By Tim Steel
June 28, 2014
A mosque in Kashgar, Xinjiang, China
I have often been told that Islam arrived in the lands that are now Bangladesh in the 13th century, under the protection of Turkic invaders, who were, most probably, seeking refuge from the Mongol hordes who were sweeping across Asia at the time.
This is, clearly, to deny these lands their true place in the history of Islam.
Not only is there evidence, from at least a thousand years before the lifetime of the Prophet, of trade from these lands with Europe and Africa, and certainly with Arabia, from long before the Common Era, but the history of Islam in Central and East Asia gives a fair indication that Islam spread, even during the Prophet’s lifetime.
Amongst the most interesting pieces of tangible “evidence” for the spread, even during the Prophet’s lifetime, are mosques in Kerala, and the famous Huaisheng Mosque in Guangzhou, China.
Whilst there appears to be little archaeological evidence to support the early claims of either of these mosques the circumstantial evidence to support the claims is substantial.
The denizens of Kerala tell of Arab traders of the time constructing the mosque; well, there is a great deal of compelling evidence that, in fact, Kerala was, at best, a trading centre itself, but, above all, was a stopping place on the voyages to the region’s main centre of trade in the Ganges Delta.
Guangzhou, previously known as Canton, stands on the famous Pearl River, with origins in Yunnan Province of China.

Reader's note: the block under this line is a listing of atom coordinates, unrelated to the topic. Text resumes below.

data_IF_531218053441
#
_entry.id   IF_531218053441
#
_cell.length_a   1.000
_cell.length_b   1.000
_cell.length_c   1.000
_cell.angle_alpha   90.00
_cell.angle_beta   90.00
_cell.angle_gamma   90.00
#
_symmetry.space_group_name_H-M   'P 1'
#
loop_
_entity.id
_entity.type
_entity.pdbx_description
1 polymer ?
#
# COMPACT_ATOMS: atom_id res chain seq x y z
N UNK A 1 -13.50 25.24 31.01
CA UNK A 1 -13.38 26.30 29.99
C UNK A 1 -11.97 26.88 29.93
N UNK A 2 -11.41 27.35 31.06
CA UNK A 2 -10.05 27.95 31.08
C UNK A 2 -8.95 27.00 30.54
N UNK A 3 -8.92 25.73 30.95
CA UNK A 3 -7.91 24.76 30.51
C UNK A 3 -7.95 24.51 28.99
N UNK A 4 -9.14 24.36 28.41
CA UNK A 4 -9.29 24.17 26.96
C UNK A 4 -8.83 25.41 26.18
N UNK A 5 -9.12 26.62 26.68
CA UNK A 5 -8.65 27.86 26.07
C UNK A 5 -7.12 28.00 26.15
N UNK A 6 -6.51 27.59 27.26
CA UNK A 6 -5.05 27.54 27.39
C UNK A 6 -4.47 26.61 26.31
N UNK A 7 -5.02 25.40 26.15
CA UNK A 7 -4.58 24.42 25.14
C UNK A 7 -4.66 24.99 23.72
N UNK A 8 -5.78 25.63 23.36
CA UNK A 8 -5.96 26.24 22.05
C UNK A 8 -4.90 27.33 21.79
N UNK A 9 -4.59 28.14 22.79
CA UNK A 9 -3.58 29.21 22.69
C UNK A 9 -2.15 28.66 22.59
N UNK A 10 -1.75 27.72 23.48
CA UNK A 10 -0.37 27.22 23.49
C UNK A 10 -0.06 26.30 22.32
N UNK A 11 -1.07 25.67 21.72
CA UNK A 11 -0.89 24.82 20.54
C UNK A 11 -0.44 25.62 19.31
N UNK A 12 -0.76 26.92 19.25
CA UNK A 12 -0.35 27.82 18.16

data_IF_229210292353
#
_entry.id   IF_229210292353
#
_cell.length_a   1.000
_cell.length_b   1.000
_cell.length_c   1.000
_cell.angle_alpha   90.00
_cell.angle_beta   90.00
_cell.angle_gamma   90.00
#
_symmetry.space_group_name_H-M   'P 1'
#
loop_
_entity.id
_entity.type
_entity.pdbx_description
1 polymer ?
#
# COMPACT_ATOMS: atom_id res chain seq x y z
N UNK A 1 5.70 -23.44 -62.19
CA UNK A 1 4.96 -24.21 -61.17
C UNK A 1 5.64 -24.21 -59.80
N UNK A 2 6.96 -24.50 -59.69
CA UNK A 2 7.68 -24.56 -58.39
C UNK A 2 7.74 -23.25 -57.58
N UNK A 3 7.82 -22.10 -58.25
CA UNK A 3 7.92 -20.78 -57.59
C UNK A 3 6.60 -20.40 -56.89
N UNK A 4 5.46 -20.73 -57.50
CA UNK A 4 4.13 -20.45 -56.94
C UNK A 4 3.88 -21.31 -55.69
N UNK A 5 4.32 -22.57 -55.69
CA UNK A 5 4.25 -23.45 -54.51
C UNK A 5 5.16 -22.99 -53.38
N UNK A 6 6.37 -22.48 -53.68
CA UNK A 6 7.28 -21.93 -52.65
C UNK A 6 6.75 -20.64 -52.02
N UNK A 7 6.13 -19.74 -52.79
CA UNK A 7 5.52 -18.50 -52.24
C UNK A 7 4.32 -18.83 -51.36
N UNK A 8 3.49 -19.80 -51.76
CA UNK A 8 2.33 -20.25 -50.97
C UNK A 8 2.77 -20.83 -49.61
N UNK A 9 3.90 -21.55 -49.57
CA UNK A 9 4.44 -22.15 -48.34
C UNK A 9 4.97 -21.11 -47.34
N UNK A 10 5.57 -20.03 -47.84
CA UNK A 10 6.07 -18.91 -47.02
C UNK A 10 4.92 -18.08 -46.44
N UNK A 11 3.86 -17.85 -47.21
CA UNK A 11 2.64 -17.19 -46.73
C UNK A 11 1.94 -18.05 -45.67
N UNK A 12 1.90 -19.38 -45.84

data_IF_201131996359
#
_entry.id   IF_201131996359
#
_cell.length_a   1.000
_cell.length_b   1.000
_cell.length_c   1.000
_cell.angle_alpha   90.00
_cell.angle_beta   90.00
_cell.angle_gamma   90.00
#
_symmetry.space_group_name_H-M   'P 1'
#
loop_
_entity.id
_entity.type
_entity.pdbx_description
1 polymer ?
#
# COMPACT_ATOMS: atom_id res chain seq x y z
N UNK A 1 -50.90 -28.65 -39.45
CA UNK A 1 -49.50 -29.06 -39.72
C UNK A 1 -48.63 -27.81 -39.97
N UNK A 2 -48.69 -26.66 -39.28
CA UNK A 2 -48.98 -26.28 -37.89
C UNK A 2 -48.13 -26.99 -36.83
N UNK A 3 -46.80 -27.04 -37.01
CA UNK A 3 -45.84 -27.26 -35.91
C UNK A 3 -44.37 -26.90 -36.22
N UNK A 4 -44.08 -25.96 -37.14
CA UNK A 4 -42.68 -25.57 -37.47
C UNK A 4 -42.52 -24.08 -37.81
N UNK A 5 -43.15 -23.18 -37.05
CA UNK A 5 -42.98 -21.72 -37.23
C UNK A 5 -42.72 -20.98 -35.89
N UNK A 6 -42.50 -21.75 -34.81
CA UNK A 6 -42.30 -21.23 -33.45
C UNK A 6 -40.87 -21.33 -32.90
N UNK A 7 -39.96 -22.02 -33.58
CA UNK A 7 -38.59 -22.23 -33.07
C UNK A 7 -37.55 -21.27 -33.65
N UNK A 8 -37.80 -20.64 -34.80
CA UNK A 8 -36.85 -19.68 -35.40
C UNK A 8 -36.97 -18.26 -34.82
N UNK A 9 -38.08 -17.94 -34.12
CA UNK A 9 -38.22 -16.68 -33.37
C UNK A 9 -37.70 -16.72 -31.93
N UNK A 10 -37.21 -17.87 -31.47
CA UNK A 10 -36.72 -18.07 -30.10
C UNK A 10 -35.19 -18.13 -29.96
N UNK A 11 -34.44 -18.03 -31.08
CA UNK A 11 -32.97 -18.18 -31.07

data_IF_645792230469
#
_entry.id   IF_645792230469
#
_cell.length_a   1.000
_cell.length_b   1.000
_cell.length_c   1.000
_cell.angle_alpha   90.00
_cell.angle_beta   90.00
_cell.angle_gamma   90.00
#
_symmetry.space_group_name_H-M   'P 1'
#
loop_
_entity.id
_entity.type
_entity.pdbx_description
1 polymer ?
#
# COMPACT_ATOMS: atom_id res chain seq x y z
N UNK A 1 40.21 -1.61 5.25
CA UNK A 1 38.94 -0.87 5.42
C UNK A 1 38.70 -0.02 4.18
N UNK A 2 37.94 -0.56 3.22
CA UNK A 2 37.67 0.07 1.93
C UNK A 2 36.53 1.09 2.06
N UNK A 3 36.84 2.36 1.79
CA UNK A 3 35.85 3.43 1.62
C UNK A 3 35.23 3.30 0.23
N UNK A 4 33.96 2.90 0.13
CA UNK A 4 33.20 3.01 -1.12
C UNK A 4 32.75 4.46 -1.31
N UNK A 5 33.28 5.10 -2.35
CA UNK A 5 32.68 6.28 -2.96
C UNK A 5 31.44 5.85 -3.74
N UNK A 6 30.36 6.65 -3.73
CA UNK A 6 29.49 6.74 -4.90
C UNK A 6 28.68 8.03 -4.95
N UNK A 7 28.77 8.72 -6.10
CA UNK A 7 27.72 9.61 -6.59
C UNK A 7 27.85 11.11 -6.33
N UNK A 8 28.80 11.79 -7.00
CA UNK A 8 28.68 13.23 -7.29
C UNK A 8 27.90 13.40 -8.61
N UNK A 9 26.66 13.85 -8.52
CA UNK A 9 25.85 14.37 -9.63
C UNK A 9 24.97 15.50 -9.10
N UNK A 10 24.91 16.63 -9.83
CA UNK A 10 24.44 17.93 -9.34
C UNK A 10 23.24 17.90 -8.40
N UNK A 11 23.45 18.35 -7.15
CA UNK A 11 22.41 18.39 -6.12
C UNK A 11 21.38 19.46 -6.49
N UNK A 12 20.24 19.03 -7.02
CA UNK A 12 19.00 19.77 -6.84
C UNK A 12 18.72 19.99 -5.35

Since I commenced my researches into the Silk Road that runs through Bangladesh, I have often wondered why, if water is widely acknowledged as the highway of the ancient world, early traders would have willingly taken to their feet to traverse the hazards of the northern foothills of the Himalayas, along and dangerous route by all accounts, when they could travel by water to north Assam.
From north Assam, the route across northwest Myanmar would take them, a comparatively short trek, to Yunnan, and the waters of Pearl river.
It is claimed that the founder of the Huaisheng Mosque, said to be the Prophet’s maternal uncle, Sa’d ibn Ali Waqqas, a merchant, himself travelled through the lands of Bangladesh to reach China.
Such evidence confirms what we already knew, from the shrine in Chittagong, dedicated to the Persian Sufi, Bayazid Bostami, that Islam certainly arrived in these lands earlier than commonly accepted tradition maintains.
Born early in the ninth century, it remains debatable whether Bostami ever actually left his homeland, and the shrine represents a memorial built by his adherents. Nevertheless, it is certainly three centuries earlier than the 13th century of conventional wisdom, that there would appear to have been sufficient of an Islamic community in Chittagong to construct such a shrine.
In fact, of course, logic defies the conventional wisdom. It is, clearly, very unlikely that early converts to Islam were not amongst the Arab traders who, we now know, were doing business in, and almost certainly through, the Ganges Delta from, in all likelihood, at latest the middle of the last Millennium BCE.
Since, living as they do so close to death, in their travels, merchants throughout the world have often been early and devout adherents, to religious causes, and it seems absurd to suggest that early converts to Islam were not amongst those traders.
By that definition, we may assume that Islam arrived, almost certainly, in the lands that are now Bangladesh, in the early to mid-seventh century.
Certainly, the Chinese development of early Islam suggests that, like Buddhism, nearly a thousand years earlier, Islam spread into Central Asia along what is now widely accepted as, perhaps the first, Silk Road that ran through Bangladesh.